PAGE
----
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An ancestral hard-shelled sea turtle with a mosaic of soft skin and scutes
Lund University, Sweden.
Mo-clay Museum, Denmark.
RISE Research Institutes of Sweden, Materials and Production, Product Realisation Methodology.ORCID iD: 0000-0002-2696-7215
Fur Museum, Denmark.
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2022 (English)In: Scientific Reports, E-ISSN 2045-2322, Vol. 12, no 1, article id 22655Article in journal (Refereed) Published
Abstract [en]

The transition from terrestrial to marine environments by secondarily aquatic tetrapods necessitates a suite of adaptive changes associated with life in the sea, e.g., the scaleless skin in adult individuals of the extant leatherback turtle. A partial, yet exceptionally preserved hard-shelled (Pan-Cheloniidae) sea turtle with extensive soft-tissue remains, including epidermal scutes and a virtually complete flipper outline, was recently recovered from the Eocene Fur Formation of Denmark. Examination of the fossilized limb tissue revealed an originally soft, wrinkly skin devoid of scales, together with organic residues that contain remnant eumelanin pigment and inferred epidermal transformation products. Notably, this stem cheloniid—unlike its scaly living descendants—combined scaleless limbs with a bony carapace covered in scutes. Our findings show that the adaptive transition to neritic waters by the ancestral pan-chelonioids was more complex than hitherto appreciated, and included at least one evolutionary lineage with a mosaic of integumental features not seen in any living turtle. © 2022, The Author(s).

Place, publisher, year, edition, pages
Nature Research , 2022. Vol. 12, no 1, article id 22655
Keywords [en]
animal, epidermis, evolution, reptile, skin, turtle, Animals, Biological Evolution, Reptiles, Turtles
National Category
Evolutionary Biology
Identifiers
URN: urn:nbn:se:ri:diva-62576DOI: 10.1038/s41598-022-26941-1Scopus ID: 2-s2.0-85145372322OAI: oai:DiVA.org:ri-62576DiVA, id: diva2:1729419
Note

Funding details: 642-2014-3773; Funding details: Lunds Universitet; Funding details: Vetenskapsrådet, VR; Funding text 1: Ola Gustafsson prepared samples for TEM and assisted during the analyses. Miriam Heingård assisted during the ToF-SIMS analyses, while Carl Alwmark helped out during the FEG-SEM investigation. Maria Mostadius gave us access to extant testudine material in the collections at the Biological Museum, Lund University. Daniel Johansson provided access to modern turtle skins in the herpetological collection at the Zoological Museum in Copenhagen, Denmark. Raffael Ernst and Markus Auer provided images of Carettochelys skin from the herpetological collection at the Senckenberg Museum in Dresden, Germany. Lars Skou Olsen provided information on resident testudines housed in the collections at the National Aquarium of Denmark. Financial support was provided by a Grant for Distinguished Young Researchers (642-2014-3773; Swedish Research Council) to J.L.; Funding text 2: Ola Gustafsson prepared samples for TEM and assisted during the analyses. Miriam Heingård assisted during the ToF-SIMS analyses, while Carl Alwmark helped out during the FEG-SEM investigation. Maria Mostadius gave us access to extant testudine material in the collections at the Biological Museum, Lund University. Daniel Johansson provided access to modern turtle skins in the herpetological collection at the Zoological Museum in Copenhagen, Denmark. Raffael Ernst and Markus Auer provided images of Carettochelys skin from the herpetological collection at the Senckenberg Museum in Dresden, Germany. Lars Skou Olsen provided information on resident testudines housed in the collections at the National Aquarium of Denmark. Financial support was provided by a Grant for Distinguished Young Researchers (642-2014-3773; Swedish Research Council) to J.L.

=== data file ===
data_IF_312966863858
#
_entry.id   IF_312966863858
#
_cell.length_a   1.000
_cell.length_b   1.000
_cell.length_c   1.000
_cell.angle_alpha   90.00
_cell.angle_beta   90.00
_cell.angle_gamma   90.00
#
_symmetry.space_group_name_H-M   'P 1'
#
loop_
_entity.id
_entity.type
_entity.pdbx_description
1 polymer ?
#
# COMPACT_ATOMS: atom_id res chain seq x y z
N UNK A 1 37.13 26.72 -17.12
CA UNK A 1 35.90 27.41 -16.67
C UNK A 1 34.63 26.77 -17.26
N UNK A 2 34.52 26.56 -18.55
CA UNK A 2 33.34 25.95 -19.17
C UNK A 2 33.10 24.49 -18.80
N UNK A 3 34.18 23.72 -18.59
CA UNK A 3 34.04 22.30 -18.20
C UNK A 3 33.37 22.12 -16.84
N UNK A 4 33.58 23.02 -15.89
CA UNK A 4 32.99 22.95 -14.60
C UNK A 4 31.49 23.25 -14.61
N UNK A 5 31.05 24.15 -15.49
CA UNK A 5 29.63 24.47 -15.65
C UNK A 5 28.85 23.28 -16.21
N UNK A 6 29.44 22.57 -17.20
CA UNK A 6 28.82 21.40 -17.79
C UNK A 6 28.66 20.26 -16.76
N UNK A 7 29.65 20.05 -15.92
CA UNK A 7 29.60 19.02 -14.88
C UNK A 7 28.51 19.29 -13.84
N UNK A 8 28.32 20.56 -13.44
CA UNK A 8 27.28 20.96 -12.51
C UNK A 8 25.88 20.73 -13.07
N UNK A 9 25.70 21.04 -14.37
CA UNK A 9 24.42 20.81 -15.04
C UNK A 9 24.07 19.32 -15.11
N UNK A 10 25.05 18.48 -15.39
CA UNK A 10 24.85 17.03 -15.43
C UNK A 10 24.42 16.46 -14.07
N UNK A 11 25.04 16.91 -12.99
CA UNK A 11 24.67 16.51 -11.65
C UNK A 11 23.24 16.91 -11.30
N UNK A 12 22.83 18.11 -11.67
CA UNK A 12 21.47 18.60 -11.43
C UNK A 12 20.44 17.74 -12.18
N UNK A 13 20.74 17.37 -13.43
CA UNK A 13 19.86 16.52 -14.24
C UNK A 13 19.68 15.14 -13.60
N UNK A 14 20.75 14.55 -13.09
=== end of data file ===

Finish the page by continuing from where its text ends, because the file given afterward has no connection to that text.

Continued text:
Available from: 2023-01-20 Created: 2023-01-20 Last updated: 2023-06-05Bibliographically approved

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